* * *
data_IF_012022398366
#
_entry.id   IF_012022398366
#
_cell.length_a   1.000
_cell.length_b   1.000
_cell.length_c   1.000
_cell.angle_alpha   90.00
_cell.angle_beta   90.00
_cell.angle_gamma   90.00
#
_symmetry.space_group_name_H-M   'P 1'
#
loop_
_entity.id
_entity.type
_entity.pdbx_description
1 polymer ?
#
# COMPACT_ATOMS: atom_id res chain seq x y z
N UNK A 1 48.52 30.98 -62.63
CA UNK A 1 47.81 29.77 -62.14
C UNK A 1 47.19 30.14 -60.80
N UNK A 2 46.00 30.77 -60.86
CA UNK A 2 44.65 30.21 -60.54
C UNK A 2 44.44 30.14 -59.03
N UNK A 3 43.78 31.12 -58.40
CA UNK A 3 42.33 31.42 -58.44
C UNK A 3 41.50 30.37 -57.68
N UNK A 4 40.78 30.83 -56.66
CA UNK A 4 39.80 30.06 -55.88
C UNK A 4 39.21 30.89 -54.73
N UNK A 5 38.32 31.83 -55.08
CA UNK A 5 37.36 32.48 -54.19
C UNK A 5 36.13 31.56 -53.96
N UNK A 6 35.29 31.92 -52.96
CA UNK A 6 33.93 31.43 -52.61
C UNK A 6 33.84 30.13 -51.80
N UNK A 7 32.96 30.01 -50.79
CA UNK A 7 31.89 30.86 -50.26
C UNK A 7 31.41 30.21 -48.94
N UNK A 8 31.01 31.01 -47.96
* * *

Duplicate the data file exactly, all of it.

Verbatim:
data_IF_012022398366
#
_entry.id   IF_012022398366
#
_cell.length_a   1.000
_cell.length_b   1.000
_cell.length_c   1.000
_cell.angle_alpha   90.00
_cell.angle_beta   90.00
_cell.angle_gamma   90.00
#
_symmetry.space_group_name_H-M   'P 1'
#
loop_
_entity.id
_entity.type
_entity.pdbx_description
1 polymer ?
#
# COMPACT_ATOMS: atom_id res chain seq x y z
N UNK A 1 48.52 30.98 -62.63
CA UNK A 1 47.81 29.77 -62.14
C UNK A 1 47.19 30.14 -60.80
N UNK A 2 46.00 30.77 -60.86
CA UNK A 2 44.65 30.21 -60.54
C UNK A 2 44.44 30.14 -59.03
N UNK A 3 43.78 31.12 -58.40
CA UNK A 3 42.33 31.42 -58.44
C UNK A 3 41.50 30.37 -57.68
N UNK A 4 40.78 30.83 -56.66
CA UNK A 4 39.80 30.06 -55.88
C UNK A 4 39.21 30.89 -54.73
N UNK A 5 38.32 31.83 -55.08
CA UNK A 5 37.36 32.48 -54.19
C UNK A 5 36.13 31.56 -53.96
N UNK A 6 35.29 31.92 -52.96
CA UNK A 6 33.93 31.43 -52.61
C UNK A 6 33.84 30.13 -51.80
N UNK A 7 32.96 30.01 -50.79
CA UNK A 7 31.89 30.86 -50.26
C UNK A 7 31.41 30.21 -48.94
N UNK A 8 31.01 31.01 -47.96